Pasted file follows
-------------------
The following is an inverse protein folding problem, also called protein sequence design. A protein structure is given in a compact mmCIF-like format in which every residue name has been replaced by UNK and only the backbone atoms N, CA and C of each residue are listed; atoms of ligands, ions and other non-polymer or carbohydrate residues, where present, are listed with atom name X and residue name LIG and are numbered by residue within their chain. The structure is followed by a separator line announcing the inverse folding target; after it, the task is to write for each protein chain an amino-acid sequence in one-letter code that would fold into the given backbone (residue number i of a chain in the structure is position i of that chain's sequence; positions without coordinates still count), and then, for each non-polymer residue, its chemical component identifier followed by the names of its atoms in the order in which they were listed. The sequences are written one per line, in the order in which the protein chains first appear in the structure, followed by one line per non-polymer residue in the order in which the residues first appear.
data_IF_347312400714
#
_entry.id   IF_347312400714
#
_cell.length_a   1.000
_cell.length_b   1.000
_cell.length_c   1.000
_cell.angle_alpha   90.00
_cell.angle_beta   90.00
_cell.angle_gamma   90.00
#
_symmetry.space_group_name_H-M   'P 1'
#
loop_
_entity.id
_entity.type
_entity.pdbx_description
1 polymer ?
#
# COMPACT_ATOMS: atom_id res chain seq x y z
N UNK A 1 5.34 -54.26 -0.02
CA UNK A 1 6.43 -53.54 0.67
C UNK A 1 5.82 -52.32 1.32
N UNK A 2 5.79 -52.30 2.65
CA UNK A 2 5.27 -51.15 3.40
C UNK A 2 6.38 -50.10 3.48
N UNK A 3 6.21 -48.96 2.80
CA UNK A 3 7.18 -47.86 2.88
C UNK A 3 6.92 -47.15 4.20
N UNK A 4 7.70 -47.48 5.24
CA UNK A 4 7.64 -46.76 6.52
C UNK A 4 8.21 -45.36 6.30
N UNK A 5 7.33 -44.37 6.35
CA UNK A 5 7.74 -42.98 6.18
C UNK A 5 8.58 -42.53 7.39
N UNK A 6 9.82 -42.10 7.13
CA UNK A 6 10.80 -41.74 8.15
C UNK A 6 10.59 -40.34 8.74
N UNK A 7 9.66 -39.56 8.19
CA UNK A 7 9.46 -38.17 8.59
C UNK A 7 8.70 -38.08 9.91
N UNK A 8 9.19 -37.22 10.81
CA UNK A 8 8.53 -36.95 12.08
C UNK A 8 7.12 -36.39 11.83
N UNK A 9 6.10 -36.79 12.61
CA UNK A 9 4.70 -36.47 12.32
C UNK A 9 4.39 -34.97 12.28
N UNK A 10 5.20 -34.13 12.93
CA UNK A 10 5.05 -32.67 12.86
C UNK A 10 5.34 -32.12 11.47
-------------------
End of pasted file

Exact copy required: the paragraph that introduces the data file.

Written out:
The following is an inverse protein folding problem, also called protein sequence design. A protein structure is given in a compact mmCIF-like format in which every residue name has been replaced by UNK and only the backbone atoms N, CA and C of each residue are listed; atoms of ligands, ions and other non-polymer or carbohydrate residues, where present, are listed with atom name X and residue name LIG and are numbered by residue within their chain. The structure is followed by a separator line announcing the inverse folding target; after it, the task is to write for each protein chain an amino-acid sequence in one-letter code that would fold into the given backbone (residue number i of a chain in the structure is position i of that chain's sequence; positions without coordinates still count), and then, for each non-polymer residue, its chemical component identifier followed by the names of its atoms in the order in which they were listed. The sequences are written one per line, in the order in which the protein chains first appear in the structure, followed by one line per non-polymer residue in the order in which the residues first appear.